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Federal Grant to Preserve Birmingham Civil Rights Landmarks

By Alabama NewsCenter Staff

Federal funds are flowing to Alabama to help preserve important civil rights sites and create new exhibits and programming connected to Black history in the state.

U.S. Rep. Terri Sewell shared information about the new National Park Service grants, which will support 11 Alabama projects.

“I am thrilled that over $3.6 million in funding from the National Park Service is being invested into Alabama to preserve the living history of the civil rights movement,” Sewell said in a news release.

“As the representative of America’s civil rights district, I’m proud to lead the congressional effort every year to increase funding for the National Park Service Civil Rights Historic Preservation Grant Program to ensure that America’s civil rights history lives on. This is a big win for the state of Alabama and the many foot soldiers and freedom fighters on whose shoulders we stand.”

Here are the Alabama projects receiving Park Service funding through its African American Civil Rights Grant Program:

–$500,000 to Birmingham’s Saint Paul United Methodist Church for preservation, restoration and repair.

–$500,000 to the Mount Zion Center Foundation Inc. in Montgomery for the rehabilitation of the Mount Zion AME Zion Church Memorial Annex.

–$500,000 to the Historic Brown Chapel AME Church Preservation Society Inc. for the preservation of Selma’s endangered Brown Chapel AME Church.

–$500,000 to the Historic Tabernacle Baptist Church Selma AL Legacy Foundation Inc. for critical systems and accessibility upgrades to Historic Tabernacle Baptist Church.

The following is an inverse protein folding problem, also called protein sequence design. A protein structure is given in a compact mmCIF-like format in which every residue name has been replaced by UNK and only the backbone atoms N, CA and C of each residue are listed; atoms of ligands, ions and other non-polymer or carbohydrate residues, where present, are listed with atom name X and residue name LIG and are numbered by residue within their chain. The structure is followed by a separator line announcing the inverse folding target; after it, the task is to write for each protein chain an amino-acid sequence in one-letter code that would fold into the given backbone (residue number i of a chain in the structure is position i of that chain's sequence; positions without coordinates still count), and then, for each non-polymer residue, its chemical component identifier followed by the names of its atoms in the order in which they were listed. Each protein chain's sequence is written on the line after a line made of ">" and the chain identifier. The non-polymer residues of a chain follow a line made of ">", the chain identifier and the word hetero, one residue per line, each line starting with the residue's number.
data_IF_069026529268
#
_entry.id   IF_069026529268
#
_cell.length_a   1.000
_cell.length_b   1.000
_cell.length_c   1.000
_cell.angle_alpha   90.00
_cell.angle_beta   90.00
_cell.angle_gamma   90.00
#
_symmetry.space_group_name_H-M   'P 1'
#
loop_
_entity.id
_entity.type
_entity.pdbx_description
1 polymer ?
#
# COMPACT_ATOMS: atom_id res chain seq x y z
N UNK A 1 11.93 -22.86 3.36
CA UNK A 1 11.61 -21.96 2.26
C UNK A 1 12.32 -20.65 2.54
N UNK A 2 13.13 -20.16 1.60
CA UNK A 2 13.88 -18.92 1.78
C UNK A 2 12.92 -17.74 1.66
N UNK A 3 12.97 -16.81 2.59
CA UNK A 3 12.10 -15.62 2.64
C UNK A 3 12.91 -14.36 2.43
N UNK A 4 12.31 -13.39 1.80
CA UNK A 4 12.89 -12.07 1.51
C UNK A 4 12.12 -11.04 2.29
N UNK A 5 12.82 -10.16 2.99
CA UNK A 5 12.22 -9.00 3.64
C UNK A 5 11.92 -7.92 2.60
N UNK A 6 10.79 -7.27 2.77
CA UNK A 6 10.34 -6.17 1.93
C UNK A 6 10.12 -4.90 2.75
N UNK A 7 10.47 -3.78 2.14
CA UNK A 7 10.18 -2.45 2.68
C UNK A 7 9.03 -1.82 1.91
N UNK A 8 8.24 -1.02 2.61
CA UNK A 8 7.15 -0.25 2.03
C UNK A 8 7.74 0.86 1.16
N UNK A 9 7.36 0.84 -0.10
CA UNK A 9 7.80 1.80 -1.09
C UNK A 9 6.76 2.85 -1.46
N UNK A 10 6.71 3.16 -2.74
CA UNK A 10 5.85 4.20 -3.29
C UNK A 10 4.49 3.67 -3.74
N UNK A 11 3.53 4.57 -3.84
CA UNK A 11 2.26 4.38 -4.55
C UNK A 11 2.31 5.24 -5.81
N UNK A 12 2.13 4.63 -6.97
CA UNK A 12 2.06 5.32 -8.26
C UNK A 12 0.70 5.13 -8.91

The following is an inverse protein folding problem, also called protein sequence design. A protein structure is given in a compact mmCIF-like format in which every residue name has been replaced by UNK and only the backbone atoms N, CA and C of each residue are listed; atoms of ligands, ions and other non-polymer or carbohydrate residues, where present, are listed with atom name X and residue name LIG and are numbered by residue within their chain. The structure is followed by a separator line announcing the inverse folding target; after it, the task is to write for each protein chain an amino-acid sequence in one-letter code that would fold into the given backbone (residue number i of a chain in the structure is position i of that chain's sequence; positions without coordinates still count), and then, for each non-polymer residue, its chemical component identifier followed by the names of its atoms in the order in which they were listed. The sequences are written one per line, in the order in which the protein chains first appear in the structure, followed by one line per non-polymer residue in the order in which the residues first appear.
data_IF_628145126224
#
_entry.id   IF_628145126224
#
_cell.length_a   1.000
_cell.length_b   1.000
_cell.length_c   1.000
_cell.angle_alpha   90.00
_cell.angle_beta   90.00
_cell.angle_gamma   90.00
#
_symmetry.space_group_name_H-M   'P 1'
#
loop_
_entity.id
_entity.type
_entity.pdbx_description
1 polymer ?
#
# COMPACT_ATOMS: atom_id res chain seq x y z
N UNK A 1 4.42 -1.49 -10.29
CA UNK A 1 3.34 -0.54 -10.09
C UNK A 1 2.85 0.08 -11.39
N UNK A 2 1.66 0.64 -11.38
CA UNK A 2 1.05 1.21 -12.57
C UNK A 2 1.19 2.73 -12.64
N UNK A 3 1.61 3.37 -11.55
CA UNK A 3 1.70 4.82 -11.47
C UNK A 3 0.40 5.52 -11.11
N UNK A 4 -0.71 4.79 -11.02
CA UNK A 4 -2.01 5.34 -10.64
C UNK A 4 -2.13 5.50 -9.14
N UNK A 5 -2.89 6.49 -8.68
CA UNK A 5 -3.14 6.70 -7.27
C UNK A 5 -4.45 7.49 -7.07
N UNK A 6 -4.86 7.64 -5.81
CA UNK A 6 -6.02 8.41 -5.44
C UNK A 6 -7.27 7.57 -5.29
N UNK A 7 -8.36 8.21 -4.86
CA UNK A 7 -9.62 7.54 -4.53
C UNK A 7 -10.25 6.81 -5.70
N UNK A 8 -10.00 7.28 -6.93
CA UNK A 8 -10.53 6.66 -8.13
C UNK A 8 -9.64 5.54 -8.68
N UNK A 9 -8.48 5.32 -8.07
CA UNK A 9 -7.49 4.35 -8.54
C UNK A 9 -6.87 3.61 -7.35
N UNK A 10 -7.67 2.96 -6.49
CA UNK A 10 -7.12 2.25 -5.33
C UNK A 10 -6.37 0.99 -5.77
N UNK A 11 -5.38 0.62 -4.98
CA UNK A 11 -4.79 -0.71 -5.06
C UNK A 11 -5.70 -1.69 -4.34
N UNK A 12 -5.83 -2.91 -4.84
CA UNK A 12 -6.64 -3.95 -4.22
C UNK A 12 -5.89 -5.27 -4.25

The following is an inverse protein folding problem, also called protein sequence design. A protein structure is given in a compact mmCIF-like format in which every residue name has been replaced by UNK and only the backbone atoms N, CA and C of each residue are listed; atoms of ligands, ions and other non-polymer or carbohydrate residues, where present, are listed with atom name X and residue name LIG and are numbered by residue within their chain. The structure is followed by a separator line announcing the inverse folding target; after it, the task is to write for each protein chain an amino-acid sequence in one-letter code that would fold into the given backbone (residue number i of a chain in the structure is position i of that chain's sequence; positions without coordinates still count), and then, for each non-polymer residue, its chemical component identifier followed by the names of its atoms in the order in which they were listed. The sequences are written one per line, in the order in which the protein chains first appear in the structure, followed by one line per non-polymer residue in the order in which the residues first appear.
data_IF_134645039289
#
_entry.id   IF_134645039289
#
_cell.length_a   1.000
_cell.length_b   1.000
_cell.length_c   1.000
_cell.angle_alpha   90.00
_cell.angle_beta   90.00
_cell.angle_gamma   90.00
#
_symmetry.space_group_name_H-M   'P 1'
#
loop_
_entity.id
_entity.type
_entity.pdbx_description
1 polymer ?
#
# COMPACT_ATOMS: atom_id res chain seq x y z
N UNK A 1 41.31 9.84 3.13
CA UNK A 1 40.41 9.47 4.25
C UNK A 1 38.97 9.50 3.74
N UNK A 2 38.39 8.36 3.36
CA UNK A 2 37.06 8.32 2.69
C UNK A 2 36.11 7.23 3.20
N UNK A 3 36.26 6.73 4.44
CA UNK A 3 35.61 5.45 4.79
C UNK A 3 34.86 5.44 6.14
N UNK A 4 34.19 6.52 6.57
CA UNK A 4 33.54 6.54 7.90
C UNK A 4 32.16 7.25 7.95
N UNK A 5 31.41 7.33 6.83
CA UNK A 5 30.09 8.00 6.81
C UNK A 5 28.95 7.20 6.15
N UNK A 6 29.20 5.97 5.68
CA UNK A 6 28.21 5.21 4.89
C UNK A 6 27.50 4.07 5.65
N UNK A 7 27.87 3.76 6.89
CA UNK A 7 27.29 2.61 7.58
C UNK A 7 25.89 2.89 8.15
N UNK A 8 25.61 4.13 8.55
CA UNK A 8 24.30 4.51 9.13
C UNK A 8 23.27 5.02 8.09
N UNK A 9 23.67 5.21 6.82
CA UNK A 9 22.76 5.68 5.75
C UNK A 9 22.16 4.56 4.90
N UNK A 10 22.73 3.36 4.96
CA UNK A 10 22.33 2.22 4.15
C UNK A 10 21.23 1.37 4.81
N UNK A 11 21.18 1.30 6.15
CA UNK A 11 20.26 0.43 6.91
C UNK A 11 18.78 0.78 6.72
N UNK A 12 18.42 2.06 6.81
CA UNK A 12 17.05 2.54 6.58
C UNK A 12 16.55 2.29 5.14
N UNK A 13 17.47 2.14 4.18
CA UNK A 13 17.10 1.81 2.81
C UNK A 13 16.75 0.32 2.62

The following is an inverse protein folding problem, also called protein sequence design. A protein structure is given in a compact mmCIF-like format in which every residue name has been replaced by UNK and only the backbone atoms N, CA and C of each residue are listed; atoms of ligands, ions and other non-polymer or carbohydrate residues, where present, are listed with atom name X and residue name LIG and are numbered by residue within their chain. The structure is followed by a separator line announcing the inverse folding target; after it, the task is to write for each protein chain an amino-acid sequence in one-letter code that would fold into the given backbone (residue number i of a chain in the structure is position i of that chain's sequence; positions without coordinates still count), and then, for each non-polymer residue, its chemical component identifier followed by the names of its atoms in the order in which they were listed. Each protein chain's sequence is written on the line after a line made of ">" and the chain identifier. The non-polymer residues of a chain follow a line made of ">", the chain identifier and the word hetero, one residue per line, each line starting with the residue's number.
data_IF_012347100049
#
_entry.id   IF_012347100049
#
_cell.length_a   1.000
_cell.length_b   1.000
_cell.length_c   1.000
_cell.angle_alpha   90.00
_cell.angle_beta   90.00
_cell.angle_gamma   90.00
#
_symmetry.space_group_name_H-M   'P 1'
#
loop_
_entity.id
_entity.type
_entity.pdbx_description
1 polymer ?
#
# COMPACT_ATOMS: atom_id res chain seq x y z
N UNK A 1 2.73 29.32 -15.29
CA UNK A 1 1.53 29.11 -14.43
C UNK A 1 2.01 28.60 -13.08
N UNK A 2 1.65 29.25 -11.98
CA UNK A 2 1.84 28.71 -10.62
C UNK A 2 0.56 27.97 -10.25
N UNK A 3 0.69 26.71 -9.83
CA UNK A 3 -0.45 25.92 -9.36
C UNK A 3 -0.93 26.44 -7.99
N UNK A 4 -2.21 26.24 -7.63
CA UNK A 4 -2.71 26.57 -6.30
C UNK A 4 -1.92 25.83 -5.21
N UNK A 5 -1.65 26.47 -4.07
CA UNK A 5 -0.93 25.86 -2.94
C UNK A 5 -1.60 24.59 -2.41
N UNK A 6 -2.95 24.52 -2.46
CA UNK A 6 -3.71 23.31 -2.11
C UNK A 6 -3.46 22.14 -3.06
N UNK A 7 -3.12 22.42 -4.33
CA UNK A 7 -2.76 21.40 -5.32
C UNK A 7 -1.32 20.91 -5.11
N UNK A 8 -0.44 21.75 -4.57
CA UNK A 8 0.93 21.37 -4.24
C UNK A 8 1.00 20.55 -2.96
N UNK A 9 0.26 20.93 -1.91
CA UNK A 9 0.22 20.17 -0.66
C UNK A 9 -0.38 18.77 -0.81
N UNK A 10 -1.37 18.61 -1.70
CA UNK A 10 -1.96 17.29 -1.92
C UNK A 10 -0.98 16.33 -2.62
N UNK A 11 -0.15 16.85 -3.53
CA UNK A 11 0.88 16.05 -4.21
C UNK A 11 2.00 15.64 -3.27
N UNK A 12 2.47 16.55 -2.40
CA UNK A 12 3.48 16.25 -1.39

–$499,799 to Auburn University for stabilization and exterior rehabilitation of the Tankersley Rosenwald School in Hope Hull.

–$499,521 to the Selma Center for Nonviolence, Truth & Reconciliation to rehabilitate the historic Sullivan Building for use as a community and culture center.

–$469,500 to the Alabama Historical Commission for stabilization and preservation of the Clotilda in Mobile, the last-known slave ship to deliver enslaved Africans to the United States.

–$50,000 to the Alabama Historical Commission for interior exhibit planning at the Freedom Rides Museum in Montgomery.

–$50,000 to the Birmingham Black Radio Museum for a permanent exhibit at the recently restored Carver Theatre.

–$50,000 to the city of Montgomery for civil engineering for the project: “The Civil Rights Movement in Montgomery, Alabama: the Planned Destruction of a Prosperous African American Community.”

–$46,588 to Auburn University for “Memory and the March: Oral Histories with Selma’s Foot Soldiers.”

The grants awarded to Alabama sites and projects are among 44 awarded across the nation, totaling more than $16 million. Alabama received the largest number of grants. Georgia followed with grants awarded to eight projects.

“The African American civil rights grants are critical to helping preserve and interpret a more comprehensive narrative of the people, places and events associated with the African American civil rights movement,” Park Service Director Chuck Sams said in a separate news release.

The African American Civil Rights Grant Program helps document, interpret and preserve sites and stories related to the African American struggle to gain equal rights as citizens. The grants are funded by the Historic Preservation Fund and administered by the Park Service, Sewell’s news release said.